beauty in his eyes?
“Blessed are you when they insult you and persecute you and utter every kind of
evil against you falsely because of me. Rejoice and be glad, for your reward
will be great in heaven."
I’m reading a provocative, albeit
controversial translation of the New Testament by scholar David Bentley Hart.
While one might question his strictly literal approach, his scholarship is
impressive. What has struck me is his introductory commentary about how
counter-cultural the early Christian community really was. “When
one truly ventures into the world of the first Christians, one enters a company
of ‘radicals’ (for want of a better word)… guided by faith in a world-altering
revelation [with] values almost absolutely inverse to the recognized social,
political, economic, and religious truths …of almost every age of human
culture.” When reading
the Beatitudes, it can seem what Jesus asks of us is next to impossible. So,
it’s comforting to read Chapter Three of the Pope’s new exhortation as well. The
Pope doesn’t mince words either, but provides real advice and encouragement on
how we are called to live out Jesus’ radical message today.
“Men of rank, how long will you be dull of heart? Why do you love what is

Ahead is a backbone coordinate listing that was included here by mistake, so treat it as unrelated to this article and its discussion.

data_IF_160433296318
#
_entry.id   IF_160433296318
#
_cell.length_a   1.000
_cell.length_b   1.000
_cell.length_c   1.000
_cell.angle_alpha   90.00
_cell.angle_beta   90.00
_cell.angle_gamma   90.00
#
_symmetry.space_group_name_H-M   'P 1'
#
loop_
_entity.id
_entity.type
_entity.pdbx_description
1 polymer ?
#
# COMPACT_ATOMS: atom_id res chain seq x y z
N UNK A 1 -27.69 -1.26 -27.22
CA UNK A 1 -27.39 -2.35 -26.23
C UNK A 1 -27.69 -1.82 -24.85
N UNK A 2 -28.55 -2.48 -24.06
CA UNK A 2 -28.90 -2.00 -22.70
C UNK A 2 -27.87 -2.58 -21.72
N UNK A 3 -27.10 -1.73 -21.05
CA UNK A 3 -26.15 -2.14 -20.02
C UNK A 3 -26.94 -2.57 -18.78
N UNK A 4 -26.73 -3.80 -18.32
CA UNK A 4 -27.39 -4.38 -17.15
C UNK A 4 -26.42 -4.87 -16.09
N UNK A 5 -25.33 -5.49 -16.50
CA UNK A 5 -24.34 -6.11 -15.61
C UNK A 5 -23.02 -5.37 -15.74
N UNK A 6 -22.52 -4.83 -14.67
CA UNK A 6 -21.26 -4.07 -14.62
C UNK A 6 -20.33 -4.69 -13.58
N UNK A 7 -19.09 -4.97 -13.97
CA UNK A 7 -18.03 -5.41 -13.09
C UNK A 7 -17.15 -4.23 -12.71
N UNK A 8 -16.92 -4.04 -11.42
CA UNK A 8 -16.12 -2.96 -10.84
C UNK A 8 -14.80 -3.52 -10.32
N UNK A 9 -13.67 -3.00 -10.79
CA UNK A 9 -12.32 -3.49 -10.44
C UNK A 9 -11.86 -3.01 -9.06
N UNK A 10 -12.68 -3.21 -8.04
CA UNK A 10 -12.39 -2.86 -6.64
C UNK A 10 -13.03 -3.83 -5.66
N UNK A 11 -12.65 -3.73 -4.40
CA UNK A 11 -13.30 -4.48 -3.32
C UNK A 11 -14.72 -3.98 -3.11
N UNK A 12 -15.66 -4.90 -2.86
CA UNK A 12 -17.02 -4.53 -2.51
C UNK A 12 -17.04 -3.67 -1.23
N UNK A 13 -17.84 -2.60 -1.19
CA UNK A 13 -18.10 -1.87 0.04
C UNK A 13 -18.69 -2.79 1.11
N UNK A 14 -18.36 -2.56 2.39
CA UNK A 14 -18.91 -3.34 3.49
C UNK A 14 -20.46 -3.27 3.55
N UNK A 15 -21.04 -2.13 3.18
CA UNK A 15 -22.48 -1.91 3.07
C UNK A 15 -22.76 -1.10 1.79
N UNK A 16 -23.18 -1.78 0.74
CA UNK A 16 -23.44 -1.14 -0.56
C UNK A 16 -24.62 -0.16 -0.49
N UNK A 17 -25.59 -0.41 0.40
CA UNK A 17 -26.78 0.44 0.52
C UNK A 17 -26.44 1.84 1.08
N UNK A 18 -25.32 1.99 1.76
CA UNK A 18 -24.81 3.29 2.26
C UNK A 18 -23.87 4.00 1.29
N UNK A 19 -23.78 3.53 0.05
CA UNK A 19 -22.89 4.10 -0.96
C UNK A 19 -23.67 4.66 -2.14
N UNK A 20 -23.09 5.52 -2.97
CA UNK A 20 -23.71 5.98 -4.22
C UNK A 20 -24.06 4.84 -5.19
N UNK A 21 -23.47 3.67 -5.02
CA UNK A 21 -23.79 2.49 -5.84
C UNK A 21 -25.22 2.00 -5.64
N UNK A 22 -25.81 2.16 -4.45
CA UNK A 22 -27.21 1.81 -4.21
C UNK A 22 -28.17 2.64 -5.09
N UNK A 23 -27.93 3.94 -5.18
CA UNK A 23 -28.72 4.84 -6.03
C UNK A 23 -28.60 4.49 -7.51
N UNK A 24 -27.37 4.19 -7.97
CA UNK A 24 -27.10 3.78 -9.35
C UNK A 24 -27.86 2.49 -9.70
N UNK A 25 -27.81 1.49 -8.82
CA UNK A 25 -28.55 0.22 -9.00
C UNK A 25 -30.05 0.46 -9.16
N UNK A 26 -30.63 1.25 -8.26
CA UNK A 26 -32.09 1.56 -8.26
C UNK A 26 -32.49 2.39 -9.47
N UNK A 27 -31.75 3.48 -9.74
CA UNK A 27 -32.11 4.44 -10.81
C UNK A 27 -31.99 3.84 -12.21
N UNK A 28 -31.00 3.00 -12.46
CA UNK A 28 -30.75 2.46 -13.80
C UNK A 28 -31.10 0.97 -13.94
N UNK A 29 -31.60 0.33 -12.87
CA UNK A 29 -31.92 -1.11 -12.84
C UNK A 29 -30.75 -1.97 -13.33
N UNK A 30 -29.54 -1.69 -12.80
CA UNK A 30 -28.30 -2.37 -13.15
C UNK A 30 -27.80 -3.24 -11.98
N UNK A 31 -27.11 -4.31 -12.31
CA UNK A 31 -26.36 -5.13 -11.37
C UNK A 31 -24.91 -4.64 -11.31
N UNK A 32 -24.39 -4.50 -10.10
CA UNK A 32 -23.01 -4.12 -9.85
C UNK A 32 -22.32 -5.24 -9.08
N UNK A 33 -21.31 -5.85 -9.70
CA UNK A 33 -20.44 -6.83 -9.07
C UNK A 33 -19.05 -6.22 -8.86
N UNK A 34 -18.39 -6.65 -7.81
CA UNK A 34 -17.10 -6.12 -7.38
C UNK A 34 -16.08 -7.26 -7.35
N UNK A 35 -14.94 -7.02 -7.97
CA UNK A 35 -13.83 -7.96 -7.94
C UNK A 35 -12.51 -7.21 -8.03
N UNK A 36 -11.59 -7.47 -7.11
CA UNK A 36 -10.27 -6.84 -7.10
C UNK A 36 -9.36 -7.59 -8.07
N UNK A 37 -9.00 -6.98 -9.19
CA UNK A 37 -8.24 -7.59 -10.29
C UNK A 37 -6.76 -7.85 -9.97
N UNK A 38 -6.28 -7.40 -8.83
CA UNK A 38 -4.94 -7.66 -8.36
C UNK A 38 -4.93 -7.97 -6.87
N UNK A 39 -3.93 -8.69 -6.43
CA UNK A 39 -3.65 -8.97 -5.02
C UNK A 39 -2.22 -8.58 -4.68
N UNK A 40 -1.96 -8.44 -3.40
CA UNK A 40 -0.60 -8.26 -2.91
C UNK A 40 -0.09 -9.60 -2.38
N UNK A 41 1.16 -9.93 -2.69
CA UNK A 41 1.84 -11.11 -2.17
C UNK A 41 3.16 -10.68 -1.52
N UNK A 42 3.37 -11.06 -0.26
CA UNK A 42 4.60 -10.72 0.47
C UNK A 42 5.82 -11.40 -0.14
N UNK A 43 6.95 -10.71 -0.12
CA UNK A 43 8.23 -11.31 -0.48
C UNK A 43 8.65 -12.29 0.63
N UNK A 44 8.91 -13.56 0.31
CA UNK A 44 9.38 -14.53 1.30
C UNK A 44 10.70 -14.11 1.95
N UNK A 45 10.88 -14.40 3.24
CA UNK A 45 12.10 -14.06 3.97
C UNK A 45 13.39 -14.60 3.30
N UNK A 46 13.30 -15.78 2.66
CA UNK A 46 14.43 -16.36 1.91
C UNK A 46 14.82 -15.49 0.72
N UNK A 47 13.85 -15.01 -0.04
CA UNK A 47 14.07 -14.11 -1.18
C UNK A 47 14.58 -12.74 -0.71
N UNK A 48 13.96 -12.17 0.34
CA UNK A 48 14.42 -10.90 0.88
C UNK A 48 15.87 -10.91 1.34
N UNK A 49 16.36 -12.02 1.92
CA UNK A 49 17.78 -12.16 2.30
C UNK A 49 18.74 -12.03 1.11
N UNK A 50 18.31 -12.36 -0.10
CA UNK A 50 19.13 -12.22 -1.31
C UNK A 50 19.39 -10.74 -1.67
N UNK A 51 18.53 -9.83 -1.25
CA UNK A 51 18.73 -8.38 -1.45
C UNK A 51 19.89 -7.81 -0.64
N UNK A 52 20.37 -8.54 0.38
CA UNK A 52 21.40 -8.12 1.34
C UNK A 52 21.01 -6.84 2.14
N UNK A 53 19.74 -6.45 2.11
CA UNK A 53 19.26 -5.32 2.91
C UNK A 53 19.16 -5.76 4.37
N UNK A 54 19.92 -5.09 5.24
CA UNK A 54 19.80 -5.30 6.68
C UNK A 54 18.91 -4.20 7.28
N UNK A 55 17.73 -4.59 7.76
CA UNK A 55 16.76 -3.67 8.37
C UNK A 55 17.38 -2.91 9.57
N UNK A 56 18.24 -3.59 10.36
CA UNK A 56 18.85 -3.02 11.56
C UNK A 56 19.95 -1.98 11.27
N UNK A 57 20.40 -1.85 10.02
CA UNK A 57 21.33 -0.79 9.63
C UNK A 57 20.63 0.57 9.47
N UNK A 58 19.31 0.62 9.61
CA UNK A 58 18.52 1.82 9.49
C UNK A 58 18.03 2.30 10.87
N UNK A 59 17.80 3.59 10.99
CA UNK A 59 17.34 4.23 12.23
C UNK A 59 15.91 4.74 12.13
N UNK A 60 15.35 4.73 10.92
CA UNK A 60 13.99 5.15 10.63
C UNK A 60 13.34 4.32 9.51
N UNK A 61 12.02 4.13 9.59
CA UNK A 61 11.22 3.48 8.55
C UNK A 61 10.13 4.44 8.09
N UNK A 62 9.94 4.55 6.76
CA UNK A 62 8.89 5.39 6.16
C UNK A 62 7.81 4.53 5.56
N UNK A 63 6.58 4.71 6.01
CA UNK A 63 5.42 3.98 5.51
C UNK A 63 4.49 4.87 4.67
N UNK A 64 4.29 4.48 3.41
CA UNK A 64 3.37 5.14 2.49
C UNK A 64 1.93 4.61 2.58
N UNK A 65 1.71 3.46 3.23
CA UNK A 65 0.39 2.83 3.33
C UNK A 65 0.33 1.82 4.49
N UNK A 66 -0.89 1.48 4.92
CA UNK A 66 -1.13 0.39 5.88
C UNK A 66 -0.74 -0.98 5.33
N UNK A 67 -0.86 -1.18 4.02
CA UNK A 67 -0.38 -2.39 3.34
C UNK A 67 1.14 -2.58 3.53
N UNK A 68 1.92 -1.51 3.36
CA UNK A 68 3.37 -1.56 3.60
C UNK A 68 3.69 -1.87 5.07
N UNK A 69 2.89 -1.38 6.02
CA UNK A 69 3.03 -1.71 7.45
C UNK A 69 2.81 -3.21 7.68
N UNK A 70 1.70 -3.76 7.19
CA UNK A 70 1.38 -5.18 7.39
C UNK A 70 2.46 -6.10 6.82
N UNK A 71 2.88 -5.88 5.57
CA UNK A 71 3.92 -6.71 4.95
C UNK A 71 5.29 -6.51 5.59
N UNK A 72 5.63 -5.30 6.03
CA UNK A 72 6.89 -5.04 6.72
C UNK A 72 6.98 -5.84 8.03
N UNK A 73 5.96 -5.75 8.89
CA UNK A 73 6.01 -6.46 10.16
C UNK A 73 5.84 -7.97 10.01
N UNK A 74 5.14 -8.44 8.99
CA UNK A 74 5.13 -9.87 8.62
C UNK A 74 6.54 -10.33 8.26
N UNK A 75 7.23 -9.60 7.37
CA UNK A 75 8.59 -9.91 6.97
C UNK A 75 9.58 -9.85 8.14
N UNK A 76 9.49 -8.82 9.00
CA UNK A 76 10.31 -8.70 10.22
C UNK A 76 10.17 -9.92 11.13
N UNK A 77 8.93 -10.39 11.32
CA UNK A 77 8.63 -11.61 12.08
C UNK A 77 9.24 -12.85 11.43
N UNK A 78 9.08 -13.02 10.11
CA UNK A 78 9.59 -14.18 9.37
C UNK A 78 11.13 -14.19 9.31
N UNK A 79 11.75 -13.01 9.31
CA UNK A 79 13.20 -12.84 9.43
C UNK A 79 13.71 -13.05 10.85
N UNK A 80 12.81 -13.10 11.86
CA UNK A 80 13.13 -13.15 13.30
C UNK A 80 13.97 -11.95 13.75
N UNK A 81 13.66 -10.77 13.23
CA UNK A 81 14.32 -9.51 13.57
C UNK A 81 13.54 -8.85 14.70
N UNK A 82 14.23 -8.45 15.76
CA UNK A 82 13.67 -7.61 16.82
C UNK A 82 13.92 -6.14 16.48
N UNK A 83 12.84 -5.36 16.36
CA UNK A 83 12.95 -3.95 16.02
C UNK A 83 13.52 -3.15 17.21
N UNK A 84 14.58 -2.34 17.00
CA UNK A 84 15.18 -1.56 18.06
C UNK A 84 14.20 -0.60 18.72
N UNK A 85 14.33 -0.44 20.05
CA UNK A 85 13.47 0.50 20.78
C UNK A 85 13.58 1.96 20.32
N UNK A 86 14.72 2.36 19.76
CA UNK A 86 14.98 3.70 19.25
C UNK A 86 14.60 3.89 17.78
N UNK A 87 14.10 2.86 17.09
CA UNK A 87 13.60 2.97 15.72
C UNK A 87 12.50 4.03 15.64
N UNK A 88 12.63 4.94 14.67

vain and seek after falsehood?”
Oh, how little we have
changed as a species! We call upon men and women who lead in any capacity to
enliven and invigorate their hearts. You are called, not to feed your egos or to
perpetrate lies, but to create an open, welcoming environment where truth and
love can flourish. We, the people, can throw up our hands in disgust or can work
in our own communities to build a better world. Where is your heart?
their sorrows who court other gods.”
There’s lots of self-help advice
these days telling us, in order to be happy, we need to get rid of most of our
“stuff.” You know how it goes: You clear out the basement, take everything to a
flea market, and then come home with more stuff than you brought! Is our desire
for stuff “courting other gods?” It’s probably not that extreme, but it’s worth
reflection. What are the “gods” in your life? The latest gadget? Your kids?
Your reputation? A cause? Do these other gods make you happy? Do you want to
change? Pray to the one true God for strength, but also remember, “Life has
no remote…Get up and change it yourself.” (Mark Cooper)
“Therefore, if you bring your gift to the altar, and there recall that your
brother has anything against you, leave your gift there at the altar, go first
and be reconciled with your brother.”
Does this passage mean we shouldn’t
go to church if we’re angry, or have hurt or been hurt by someone? I don’t think
so. That’s the time when we need God’s presence all the more. But perhaps it’s a
good idea to look a little deeper. Is our intention to forgive or reconcile,